A Huge Global Study On Driverless Car Ethics Found The Elderly Are Expendable

On: 26. März 2018
In: Automotive, HRI, Traffic Psychology
Views: 976

In 2016 researchers at the MIT Media Lab launched Moral Machine, a game of ethics which presents players with the kind of road choices which driverless vehicles will soon have to make. Should a driverless car swerve to save a pedestrian crossing the road illegally, while sacrificing its own passengers? Or should an autonomous car sacrifice its passengers to save a pedestrian? These life and death decisions are crucial, especially as they will soon be left to machines. Over the last year, 4 million people took part by answering ethical questions in Moral Machine’s many scenarios – which include different combinations of genders, ages, and even other species like cats and dogs, crossing the road. On Sunday, the day before the first pedestrian fatality by an autonomous car in America, MIT’s Professor Iyad Rahwan revealed the first results of the Moral Machine study at the Global Education and Skills Forum in Dubai.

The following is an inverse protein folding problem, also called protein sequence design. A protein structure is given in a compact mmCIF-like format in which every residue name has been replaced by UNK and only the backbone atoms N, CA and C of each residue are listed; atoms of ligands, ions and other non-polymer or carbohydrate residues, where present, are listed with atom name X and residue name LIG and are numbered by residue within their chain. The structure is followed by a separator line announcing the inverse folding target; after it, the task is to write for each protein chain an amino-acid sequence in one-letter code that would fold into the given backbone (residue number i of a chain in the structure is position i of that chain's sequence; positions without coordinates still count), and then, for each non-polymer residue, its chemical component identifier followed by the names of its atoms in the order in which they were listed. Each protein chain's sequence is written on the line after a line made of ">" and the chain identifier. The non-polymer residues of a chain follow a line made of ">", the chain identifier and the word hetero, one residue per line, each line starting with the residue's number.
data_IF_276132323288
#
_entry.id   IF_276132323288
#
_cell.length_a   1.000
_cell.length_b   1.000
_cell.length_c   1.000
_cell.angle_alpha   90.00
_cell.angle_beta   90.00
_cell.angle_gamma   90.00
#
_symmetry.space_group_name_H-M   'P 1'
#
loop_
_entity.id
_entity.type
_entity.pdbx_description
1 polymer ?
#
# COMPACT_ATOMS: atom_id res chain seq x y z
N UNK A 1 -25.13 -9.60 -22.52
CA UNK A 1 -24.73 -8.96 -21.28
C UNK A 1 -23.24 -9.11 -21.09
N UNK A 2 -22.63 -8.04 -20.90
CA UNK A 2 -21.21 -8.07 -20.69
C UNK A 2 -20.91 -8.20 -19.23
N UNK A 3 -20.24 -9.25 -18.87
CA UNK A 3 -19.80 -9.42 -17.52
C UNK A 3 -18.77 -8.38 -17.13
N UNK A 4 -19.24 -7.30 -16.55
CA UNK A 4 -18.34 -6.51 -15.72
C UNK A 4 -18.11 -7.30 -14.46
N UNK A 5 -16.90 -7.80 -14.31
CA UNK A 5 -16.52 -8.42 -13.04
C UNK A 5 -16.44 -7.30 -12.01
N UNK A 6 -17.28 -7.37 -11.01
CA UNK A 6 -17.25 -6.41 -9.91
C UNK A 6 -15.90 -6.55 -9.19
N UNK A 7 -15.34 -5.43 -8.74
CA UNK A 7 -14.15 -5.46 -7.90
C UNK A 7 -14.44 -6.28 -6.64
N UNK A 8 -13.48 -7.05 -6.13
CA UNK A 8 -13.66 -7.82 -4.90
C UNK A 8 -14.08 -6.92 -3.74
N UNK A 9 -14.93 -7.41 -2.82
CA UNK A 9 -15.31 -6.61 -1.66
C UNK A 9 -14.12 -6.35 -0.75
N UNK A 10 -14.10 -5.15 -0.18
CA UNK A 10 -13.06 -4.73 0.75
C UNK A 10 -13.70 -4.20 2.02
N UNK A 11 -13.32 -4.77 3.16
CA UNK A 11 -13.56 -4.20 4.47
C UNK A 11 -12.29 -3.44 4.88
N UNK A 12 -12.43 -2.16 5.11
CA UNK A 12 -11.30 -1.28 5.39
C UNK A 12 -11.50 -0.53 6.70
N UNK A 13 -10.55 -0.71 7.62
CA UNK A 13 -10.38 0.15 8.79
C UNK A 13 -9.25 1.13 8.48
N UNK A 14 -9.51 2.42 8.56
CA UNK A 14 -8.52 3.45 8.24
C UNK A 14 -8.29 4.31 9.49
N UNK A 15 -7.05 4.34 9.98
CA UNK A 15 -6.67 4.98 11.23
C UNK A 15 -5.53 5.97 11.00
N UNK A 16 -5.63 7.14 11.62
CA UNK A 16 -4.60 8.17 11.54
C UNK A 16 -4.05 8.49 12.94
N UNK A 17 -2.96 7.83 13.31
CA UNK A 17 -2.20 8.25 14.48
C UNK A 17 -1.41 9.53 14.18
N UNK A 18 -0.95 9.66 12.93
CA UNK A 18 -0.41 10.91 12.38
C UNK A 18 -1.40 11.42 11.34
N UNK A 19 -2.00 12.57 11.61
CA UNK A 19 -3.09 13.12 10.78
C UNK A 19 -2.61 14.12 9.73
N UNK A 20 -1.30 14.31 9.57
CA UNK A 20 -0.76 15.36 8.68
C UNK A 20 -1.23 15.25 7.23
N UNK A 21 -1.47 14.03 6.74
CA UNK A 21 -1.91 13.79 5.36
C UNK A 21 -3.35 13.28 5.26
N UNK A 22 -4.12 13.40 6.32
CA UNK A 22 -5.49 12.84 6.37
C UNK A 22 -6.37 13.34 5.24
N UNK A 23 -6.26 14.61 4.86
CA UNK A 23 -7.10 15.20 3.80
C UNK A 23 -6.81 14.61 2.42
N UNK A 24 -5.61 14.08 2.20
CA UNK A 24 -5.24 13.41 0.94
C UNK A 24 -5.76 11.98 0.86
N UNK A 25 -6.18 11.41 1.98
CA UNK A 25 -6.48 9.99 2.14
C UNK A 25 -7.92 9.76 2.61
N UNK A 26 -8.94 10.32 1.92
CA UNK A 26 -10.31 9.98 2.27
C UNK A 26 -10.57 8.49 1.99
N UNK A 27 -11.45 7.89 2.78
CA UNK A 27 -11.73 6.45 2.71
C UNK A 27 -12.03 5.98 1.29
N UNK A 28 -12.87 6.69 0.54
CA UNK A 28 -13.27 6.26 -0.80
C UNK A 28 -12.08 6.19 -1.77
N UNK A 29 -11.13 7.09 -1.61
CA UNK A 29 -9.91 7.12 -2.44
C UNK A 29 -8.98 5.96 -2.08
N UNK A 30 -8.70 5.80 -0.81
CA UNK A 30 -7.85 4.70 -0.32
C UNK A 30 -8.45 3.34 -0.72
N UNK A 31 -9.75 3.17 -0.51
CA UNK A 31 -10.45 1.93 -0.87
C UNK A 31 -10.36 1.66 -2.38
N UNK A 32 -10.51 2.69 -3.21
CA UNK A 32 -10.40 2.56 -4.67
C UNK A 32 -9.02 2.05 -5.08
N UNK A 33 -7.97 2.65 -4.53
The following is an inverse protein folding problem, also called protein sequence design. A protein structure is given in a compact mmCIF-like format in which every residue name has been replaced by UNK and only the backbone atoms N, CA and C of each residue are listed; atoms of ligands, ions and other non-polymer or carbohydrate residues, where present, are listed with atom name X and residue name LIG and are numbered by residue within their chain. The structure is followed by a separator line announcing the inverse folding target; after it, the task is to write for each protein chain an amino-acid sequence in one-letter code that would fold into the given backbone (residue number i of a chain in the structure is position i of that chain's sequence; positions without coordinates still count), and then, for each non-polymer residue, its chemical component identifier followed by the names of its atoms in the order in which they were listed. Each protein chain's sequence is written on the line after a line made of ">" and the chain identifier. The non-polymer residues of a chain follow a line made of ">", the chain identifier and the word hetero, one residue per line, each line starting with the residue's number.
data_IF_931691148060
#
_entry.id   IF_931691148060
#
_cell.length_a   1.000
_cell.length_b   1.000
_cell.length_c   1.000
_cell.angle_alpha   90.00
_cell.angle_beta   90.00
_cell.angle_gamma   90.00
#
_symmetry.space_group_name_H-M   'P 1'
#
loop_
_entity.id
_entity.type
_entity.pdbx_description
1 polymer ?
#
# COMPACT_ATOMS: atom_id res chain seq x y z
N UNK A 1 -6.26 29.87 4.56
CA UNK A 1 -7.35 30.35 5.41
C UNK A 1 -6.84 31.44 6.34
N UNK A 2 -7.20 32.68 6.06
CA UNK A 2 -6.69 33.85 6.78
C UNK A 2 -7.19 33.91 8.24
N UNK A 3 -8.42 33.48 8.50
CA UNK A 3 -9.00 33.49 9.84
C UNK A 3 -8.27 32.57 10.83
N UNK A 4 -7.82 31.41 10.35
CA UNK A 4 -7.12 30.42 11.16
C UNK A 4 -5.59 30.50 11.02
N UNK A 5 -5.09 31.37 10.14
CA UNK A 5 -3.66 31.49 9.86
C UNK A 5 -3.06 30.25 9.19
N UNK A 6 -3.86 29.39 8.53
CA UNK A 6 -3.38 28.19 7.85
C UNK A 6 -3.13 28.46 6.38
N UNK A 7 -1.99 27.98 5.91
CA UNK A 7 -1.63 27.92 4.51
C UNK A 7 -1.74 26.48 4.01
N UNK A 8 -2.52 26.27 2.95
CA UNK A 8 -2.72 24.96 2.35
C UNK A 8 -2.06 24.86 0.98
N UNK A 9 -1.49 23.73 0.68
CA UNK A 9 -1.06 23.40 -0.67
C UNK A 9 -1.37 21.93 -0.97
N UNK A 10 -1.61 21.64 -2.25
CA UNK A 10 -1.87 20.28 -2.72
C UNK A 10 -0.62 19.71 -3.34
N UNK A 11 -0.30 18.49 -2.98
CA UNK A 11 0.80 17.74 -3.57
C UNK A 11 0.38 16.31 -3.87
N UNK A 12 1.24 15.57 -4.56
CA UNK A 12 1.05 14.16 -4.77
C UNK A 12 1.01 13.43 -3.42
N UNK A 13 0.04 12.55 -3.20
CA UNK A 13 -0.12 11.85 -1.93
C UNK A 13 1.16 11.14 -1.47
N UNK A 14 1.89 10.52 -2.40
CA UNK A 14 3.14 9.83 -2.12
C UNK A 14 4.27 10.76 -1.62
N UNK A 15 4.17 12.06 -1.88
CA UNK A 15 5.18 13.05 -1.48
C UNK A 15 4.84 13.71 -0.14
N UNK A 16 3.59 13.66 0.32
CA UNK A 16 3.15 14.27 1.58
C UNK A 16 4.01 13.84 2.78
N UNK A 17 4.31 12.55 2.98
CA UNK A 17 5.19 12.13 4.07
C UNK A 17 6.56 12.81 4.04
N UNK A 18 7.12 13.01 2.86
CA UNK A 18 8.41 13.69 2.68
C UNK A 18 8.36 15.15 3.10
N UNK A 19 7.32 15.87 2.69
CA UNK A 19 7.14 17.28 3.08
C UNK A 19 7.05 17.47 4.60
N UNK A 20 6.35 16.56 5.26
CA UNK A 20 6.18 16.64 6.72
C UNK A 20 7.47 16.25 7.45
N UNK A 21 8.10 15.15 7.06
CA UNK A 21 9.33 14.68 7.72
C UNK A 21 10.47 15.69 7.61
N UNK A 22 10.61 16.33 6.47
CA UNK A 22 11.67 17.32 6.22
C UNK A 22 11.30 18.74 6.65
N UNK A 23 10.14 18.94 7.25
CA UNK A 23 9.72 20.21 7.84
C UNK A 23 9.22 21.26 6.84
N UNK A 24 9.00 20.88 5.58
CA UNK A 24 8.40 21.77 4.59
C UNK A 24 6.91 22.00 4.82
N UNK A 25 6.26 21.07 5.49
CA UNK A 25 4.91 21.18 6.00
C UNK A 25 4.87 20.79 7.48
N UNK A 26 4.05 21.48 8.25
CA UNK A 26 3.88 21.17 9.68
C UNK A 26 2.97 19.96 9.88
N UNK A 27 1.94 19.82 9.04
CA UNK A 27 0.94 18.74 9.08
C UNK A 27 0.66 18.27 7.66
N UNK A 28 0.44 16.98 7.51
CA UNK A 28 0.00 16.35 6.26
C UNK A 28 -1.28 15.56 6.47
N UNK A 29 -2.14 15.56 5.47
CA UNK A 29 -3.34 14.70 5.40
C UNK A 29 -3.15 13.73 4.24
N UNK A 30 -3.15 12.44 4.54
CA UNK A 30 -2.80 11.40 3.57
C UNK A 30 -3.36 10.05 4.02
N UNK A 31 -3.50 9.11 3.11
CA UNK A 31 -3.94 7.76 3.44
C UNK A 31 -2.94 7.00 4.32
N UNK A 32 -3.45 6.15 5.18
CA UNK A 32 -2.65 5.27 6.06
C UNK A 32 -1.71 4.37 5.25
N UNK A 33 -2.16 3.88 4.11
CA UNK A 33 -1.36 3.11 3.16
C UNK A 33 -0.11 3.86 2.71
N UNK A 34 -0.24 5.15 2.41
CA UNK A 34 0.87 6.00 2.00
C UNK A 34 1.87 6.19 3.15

Comments are closed.